FOOD- THE EATER- Perfect Ten? Close, but no dessert


Metropolitan modern Japanese restaurants have put me in my place: bad tables at inconvenient times, with cheeky servers taking off-the-menu orders from nearby diners who have the "in."

When Ten opened on Halloween two years ago, its understated sign and upstairs Downtown Mall location seemed to suggest that its m.o. was exclusivity. But once inside, one can appreciate the feeling of insulation from the drama of the outside world.

One ascends a steep staircase, guided by tea lights peering out from old joist pockets in a gray brick wall. Candelabra affixed to ashen walls shed soft tawny light over booths in the large, ultra-high-ceilinged dining room. Vases of glass tubes looming over the bar evoke anemone tentacles, matching a glass curtain separating the dining room from a seating area on illuminated tiling—all with the stylized feel of a Kubrick film.

Servers wear black. Plates are white. And against this minimalist backdrop, each dish is designed to thrill and delight.

In spite of the artistry of its design, Ten's reputation as a restaurant has largely reflected the personalities it has caught and released over two years. It opened with Bryan Emperor, of both Nobu and Megu fame. Today's head chef, Chul Kee Ko, came to Ten this summer from another New York institution, this one located in the Trump Tower: Jean Georges.

My first review visit was my birthday, a recent weeknight, when my foodie friend and I started with two new additions to the appetizer menu: Chicken Negimaki ($9) and the Ten Tuna Trio Salad ($15). 

In the former, green onion and basil are encased by thinly sliced chicken breast, fried, sliced like maki, and laid in teriyaki sauce. Negimaki is a traditional Japanese preparation, but the basil and frying batter skew it strongly to the French, and both cuisines would clamor to claim it as theirs.

The tuna dish, however, was less self-assured. Small portions of each of the three tartares were served on Belgian endive leaves over greens dressed in sesame (and ginger) vinaigrette, and the endive's bitterness clashed with the top grade tuna.

Our server was eager to deliver— he knew what he was talking about, and he was fast. Michael Keaveny, who runs Coran Capshaw's restaurant group, circulated the room at the end of our meal to make sure everyone's evenings had gone as they had hoped. I suspect they had. Last December, it took 40 minutes for my party of five to get drinks on a weeknight— an occasion made considerably less special.

I went back for a second meal, this time with parents. Making a reservation for three at 8pm on a Saturday was painless, and we were seated immediately. (My parents and I had fun conjuring up reasons why the young man in the opposite booth was seated with five gorgeous young women in party dresses.)

We began with a large portion of edamame ($5). What I love about Ten's soybean starter is they're tender, evenly salted, and artfully presented. Mom ordered the seaweed salad ($6), illuminated in shaved ice, a novelty effect that supercedes the taste.

We ordered a small selection of impeccably fresh sushi– priced per piece, not per pair. The unagi ($4), barbecued river eel with Japanese peppercorn sprig, invokes aesthetic and tradition.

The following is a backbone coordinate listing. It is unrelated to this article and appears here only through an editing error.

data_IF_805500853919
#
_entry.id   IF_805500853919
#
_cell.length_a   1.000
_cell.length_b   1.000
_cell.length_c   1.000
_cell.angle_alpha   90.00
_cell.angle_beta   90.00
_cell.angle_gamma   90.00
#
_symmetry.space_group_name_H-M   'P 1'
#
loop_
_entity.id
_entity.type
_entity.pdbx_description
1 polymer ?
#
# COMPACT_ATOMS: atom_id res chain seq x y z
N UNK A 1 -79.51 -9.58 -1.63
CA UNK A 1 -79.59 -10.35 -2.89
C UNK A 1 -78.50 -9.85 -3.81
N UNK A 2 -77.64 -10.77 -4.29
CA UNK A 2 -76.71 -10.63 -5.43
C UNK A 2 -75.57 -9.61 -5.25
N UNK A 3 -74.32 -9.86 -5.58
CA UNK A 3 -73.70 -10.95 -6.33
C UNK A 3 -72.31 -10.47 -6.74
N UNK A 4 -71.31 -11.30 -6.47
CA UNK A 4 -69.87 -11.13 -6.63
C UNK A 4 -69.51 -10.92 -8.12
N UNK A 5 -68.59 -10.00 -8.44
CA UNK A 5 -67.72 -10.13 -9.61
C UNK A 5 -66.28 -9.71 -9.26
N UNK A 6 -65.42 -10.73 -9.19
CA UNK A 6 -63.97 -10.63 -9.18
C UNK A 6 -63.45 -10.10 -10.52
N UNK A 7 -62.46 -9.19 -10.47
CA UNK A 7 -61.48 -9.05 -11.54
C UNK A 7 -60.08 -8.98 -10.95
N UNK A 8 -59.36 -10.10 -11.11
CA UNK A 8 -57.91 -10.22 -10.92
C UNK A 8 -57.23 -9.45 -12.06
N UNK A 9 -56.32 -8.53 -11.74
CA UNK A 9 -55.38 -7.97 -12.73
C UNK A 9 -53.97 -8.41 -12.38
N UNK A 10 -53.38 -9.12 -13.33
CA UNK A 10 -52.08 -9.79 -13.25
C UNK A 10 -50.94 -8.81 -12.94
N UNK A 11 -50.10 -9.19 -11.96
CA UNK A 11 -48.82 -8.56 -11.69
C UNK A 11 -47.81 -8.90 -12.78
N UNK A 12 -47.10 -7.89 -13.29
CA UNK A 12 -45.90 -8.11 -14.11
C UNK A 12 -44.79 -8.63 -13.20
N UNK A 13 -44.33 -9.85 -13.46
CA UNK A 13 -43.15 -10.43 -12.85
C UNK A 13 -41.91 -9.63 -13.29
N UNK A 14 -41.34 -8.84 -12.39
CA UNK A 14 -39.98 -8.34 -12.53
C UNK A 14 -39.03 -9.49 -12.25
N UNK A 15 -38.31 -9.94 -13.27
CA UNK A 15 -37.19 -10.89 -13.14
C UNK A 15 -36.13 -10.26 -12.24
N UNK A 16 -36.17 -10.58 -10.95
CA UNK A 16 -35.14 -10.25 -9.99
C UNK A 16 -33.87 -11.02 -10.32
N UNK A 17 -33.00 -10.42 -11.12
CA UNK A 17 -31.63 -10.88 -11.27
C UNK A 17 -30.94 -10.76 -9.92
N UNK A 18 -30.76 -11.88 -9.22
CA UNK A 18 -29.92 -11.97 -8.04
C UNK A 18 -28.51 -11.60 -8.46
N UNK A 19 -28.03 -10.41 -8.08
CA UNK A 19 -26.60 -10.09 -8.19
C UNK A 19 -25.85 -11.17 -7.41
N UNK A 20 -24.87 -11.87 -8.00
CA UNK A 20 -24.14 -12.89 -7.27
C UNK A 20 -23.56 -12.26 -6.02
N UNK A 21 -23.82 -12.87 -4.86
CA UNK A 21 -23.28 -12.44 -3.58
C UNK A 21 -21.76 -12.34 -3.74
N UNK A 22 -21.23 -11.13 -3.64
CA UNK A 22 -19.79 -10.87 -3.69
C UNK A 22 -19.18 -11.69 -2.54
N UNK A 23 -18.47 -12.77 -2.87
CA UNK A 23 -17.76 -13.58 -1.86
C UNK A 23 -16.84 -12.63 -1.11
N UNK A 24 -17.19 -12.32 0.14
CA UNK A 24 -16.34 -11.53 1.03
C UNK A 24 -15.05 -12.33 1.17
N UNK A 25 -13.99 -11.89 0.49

Ten can be done without eating raw fish, and cutlery can be requested to supplement chopsticks, too. But why? Mom loved her first experience of uni: the, ahem, gonads of the sea urchin.

Seaweed salad and sushi aren't unique to Ten, but it takes a unique approach to tempura. Larger than bite-size and slick with sauce, these dishes are hell to eat with chop sticks, but they impress. The calamari ($13) arrives in thumb-size slices, battered, lightly fried, and tossed in a sweet/hot chili and sesame sauce– quite extraordinary flavor, and after a soft crunch the meat is easy to tear.

We also reveled in the Escolar Goma-Ponzu ($15), Hawaiian walu in black sesame citrus sauce. A well-portioned cut of the firm white fish sat atop a sauce of black sesame tahini and dashi, spotted with white sesame seeds. The dish presents a flavor unlike any we'd had before, and despite our plea, the recipe will remain a secret.

The soft shell crab ($10) is the star of the rolled sushi list; it was served not as a hand-roll as advertised but as four sliced roll pieces. As much as I hate to see soft shell crab served any way but by itself on a plate, the legs fit perfectly in sushi rolls, seasoned beautifully with dry mustard.

The blue fin toro tempura maki conceals high grade marble tuna in a tempura roll with brassy green onion, but it was hard for us to stomach the $20 cost after experiencing chicken utterly transformed in Chef Ko's chicken negimaki for less than half the price.

The "777" roll, the chef's selection of fish with mango and daikon, seems convenient, and the rolled sushi list is otherwise underwhelming.  I'd like to see him revitalize the entire list because I suspect he's above treating sliced rolls like a 3-ring circus of ingredients, which I see elsewhere.

Why have so much faith in Chef Ko? One reason is that his lamb chops ($18) were perfect. Yes, perfect. The soft, juicy meat separated effortlessly, and the cumin and dried chili accompaniment came as a line of crimson seasoning drawn beneath the chops. It showed off his skill and artistry, and I want to see more— including a dessert list.

Something about Ten just feels different since the new chef's arrival, and if it's any indication of what's to come, I'll find more excuses to make special occasions of no occasion at all.